FDA Considers Emergency Authorization For Johnson & Johnson Vaccine The Food and Drug Administration's vaccine advisory committee meets today to consider the emergency use authorization application from Johnson and Johnson for its COVID-19 vaccine.

FDA Considers Emergency Authorization For Johnson & Johnson Vaccine

FDA Considers Emergency Authorization For Johnson & Johnson Vaccine

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The Food and Drug Administration's vaccine advisory committee meets today to consider the emergency use authorization application from Johnson and Johnson for its COVID-19 vaccine.


The Food and Drug Administration is getting ready to authorize a third COVID-19 vaccine for emergency use in the U.S. This could happen as early as today. This vaccine is from pharmaceutical giant Johnson & Johnson. But unlike the other two vaccines - the ones from Pfizer and Moderna - this one only needs a single dose to be effective. We've got NPR science correspondent Joe Palca with us this morning. Hi, Joe.

JOE PALCA, BYLINE: Morning, Rachel.

MARTIN: So you and I talked earlier this week after this important assessment had been done about this Johnson & Johnson vaccine. Remind us; what is the effectiveness rate for this one?

PALCA: Well, it's good. It's about 66% effective in preventing moderate to severe disease and 85% protective against more serious disease and keeping people out of the hospital and death. So that's good. Now, this may not sound as good as the Moderna and Pfizer vaccines. They were closer to 95% effective. But those vaccines were tested before some of these new variants started circulating. And preventing 85% of severe disease is really good since that's the goal - is keeping people out of the hospital.

Public health officials are also very happy to have a vaccine they only have to give once, and that's the case with the Johnson & Johnson vaccine. This is how Anthony Fauci, chief medical adviser to the president, put it on NBC's "Today" show.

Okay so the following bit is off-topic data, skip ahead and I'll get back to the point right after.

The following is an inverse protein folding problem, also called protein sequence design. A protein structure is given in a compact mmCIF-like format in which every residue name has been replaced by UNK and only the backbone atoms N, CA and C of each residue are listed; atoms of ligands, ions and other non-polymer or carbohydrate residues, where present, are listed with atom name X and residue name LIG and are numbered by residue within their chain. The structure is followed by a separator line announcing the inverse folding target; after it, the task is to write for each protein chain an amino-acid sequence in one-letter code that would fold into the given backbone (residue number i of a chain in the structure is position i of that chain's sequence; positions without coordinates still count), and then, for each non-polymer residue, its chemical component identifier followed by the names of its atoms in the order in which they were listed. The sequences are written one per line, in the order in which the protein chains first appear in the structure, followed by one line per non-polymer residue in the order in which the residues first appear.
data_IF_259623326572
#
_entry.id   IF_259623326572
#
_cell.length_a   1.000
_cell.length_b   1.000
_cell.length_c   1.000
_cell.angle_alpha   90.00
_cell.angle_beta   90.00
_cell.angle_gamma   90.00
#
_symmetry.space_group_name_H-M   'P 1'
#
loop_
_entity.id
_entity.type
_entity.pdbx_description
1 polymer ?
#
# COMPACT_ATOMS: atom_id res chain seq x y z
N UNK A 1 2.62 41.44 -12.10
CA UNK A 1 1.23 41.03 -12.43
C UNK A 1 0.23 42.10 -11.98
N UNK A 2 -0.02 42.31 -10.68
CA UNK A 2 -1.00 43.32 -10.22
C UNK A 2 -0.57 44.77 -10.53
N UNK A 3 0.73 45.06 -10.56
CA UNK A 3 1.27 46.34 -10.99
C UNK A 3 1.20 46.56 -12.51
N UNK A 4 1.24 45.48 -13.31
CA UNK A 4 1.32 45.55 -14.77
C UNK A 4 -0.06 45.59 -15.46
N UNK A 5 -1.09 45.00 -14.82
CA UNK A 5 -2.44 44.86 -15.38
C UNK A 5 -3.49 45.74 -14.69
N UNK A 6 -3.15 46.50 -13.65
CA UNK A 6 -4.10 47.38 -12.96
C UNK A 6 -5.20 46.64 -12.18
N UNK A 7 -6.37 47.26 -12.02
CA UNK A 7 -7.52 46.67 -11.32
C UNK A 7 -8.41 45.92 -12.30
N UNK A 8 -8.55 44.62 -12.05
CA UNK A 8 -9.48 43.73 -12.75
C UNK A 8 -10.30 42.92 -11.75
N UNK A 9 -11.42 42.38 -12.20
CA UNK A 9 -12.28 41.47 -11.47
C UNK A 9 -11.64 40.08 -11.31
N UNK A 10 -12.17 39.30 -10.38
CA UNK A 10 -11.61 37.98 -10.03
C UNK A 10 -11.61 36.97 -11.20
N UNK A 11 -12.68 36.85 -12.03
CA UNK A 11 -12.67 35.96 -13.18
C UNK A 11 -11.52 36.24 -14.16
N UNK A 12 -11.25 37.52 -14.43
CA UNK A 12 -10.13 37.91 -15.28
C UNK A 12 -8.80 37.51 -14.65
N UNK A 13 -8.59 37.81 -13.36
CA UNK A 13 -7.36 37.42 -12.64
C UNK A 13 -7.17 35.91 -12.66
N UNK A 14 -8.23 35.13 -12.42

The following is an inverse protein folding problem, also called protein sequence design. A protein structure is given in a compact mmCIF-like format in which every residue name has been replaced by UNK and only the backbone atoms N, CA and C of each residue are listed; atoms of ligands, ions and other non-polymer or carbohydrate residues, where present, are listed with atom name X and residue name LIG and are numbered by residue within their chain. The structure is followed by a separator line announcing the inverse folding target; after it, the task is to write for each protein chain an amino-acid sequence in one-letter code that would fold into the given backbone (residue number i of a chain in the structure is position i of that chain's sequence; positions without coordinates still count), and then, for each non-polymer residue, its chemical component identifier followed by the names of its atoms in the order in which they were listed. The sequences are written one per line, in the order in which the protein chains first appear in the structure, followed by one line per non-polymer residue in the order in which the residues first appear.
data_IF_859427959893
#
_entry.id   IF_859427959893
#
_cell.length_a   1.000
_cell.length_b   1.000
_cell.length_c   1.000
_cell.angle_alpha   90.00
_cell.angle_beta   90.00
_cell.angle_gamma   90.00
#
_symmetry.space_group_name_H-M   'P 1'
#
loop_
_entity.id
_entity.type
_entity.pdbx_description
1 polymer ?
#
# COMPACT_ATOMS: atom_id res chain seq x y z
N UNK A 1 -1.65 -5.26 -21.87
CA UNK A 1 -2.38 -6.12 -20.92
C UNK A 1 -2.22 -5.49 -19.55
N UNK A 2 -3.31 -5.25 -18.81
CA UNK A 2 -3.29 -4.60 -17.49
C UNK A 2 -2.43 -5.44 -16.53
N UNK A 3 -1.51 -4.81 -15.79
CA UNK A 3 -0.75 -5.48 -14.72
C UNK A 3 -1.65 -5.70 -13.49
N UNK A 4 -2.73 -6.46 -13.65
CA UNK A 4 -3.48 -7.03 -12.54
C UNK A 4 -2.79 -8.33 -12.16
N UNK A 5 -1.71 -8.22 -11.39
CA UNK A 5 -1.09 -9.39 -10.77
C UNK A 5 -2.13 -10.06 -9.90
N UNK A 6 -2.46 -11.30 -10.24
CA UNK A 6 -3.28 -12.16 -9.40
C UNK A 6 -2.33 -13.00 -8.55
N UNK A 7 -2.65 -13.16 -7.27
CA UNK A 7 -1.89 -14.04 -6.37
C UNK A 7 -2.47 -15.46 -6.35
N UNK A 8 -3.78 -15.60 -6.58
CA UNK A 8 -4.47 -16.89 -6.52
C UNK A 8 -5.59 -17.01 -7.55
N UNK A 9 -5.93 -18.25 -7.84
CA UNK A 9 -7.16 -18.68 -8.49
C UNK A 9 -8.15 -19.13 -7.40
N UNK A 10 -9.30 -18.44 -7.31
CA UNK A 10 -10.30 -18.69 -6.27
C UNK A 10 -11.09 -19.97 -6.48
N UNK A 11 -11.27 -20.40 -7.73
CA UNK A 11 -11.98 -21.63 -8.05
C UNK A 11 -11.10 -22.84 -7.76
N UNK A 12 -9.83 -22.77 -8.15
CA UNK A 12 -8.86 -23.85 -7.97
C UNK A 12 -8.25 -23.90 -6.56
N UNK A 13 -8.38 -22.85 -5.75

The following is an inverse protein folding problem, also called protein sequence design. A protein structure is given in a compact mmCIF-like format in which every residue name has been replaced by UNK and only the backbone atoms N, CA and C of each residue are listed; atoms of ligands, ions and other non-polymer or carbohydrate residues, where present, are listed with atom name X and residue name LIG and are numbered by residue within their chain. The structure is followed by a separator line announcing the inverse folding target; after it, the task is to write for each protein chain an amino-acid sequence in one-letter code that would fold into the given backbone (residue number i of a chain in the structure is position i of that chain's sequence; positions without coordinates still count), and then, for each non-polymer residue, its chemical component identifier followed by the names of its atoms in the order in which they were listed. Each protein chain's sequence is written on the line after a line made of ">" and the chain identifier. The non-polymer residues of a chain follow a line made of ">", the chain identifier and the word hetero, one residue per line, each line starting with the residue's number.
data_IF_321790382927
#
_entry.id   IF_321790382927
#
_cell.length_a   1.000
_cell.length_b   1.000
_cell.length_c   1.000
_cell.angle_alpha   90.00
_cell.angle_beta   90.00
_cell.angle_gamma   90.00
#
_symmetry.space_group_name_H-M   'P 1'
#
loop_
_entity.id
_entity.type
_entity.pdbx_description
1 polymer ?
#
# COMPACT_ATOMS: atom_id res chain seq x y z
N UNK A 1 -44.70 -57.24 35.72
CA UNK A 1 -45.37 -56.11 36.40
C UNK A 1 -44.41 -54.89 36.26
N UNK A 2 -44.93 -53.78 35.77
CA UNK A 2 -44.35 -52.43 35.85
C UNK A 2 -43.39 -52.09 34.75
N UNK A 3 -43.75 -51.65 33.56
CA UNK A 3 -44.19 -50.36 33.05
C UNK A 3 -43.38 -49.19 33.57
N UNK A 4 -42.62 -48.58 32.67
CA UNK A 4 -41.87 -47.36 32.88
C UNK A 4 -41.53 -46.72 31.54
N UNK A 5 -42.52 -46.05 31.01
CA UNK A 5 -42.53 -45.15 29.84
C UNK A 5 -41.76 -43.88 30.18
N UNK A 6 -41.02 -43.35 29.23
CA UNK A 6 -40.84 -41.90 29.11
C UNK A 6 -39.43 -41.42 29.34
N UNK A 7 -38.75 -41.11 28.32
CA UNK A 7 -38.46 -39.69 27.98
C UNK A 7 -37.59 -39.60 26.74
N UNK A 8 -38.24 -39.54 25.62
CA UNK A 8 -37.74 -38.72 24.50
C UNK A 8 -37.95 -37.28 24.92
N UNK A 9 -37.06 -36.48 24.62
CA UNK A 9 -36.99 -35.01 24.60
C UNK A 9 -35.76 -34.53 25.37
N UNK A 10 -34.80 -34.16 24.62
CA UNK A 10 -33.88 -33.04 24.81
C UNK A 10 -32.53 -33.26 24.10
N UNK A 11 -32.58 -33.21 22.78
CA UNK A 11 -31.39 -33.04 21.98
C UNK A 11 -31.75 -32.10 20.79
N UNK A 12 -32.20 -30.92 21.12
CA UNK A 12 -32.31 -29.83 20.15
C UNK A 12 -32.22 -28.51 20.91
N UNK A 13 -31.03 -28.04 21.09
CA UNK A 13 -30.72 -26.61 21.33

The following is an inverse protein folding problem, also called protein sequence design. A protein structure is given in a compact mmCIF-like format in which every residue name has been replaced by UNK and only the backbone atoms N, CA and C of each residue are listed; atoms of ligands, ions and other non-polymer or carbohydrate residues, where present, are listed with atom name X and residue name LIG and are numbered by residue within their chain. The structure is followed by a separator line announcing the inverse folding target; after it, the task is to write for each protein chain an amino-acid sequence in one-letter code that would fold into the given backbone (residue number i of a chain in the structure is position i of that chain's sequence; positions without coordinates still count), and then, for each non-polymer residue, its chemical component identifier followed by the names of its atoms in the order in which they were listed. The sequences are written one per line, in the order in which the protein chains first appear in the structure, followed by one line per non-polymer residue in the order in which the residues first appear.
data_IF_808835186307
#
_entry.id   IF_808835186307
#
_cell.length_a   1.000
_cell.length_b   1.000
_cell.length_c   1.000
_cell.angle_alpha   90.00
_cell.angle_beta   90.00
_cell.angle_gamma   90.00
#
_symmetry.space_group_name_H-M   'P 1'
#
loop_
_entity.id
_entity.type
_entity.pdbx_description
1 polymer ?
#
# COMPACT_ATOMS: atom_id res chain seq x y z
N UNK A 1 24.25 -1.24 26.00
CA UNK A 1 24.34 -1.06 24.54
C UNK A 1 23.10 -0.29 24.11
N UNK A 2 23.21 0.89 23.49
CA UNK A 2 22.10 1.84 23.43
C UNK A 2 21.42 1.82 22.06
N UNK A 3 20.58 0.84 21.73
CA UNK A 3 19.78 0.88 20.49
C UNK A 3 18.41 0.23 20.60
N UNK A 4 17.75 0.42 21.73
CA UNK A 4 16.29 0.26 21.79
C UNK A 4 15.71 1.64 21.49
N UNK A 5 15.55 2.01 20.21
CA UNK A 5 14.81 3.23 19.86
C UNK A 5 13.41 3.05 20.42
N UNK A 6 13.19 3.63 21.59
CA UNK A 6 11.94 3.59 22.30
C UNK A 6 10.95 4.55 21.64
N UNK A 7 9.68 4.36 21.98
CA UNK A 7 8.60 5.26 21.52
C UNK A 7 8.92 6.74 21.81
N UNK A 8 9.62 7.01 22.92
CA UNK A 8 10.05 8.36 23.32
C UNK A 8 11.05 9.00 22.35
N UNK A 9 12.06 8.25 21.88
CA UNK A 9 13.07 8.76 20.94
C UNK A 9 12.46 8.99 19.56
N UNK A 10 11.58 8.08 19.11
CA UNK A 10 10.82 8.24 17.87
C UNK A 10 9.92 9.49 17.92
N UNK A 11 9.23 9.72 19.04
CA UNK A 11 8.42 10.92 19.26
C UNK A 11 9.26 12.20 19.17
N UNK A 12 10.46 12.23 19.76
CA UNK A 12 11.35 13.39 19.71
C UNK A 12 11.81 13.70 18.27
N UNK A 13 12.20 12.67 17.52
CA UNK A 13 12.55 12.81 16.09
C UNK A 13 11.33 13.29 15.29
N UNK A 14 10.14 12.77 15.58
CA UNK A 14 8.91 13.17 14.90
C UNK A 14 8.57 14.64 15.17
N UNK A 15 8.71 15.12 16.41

ANTHONY FAUCI: To have them come in and be in the mix with the other two is nothing but good news.

MARTIN: So before it gets in the mix, it's got to get authorized. And there's this advisory board that has to give its approval, and that's what's happening today, right? And this is standard practice.

PALCA: Exactly. Standard practice - yes, more or less. This committee is not a requirement, but it is something that the FDA said from the beginning, look; we're going to be as transparent as we possibly can; we don't want anybody think we're rushing these vaccines onto the market before we know they're safe and effective. So we're going to have this VRBPAC meeting. I'm sure you know that VRBPAC stands for the Vaccines and Related Biological Products Advisory Committee.


PALCA: But it's made of scientists and doctors with a variety of specializations related to vaccines. But VRBPAC will chew on the evidence that Johnson & Johnson has collected and give its opinion to FDA. And before the meeting, the FDA provides a committee with analysis of Johnson & Johnson's vaccine, and that's what we talked about earlier this week. Bruce Gellin, president of the global immunization at the Sabin Vaccine Institute, has looked over that analysis.

BRUCE GELLIN: I didn't see anything in it that I would think is going to be a showstopper for VRBPAC to want to recommend that FDA act on for an EUA.

PALCA: And that EUA stands for emergency use authorization. So Gellin is predicting that VRBPAC will give the vaccine a thumbs-up.

MARTIN: All right. VRBPAC will give the thumbs-up to the EUA. I'm learning so much from you, Joe - so many acronyms.

PALCA: (Laughter) Yup.

MARTIN: So how many doses is Johnson & Johnson going be able to supply if they do get the green light here?

PALCA: Well, in congressional testimony on Tuesday, Johnson & Johnson executives said they had about 4 million doses of the vaccine - would be available in the U.S. if an emergency use authorization comes through. They think they'll have 20 million doses by the end of March, and the company could deliver a hundred million doses by the end of June. And remember; each dose is a complete shot. You don't need a second dose.

MARTIN: Right. And this decision could be rendered today or in coming days. NPR's Joe Palca. Thank you, as always, Joe.

PALCA: You bet.

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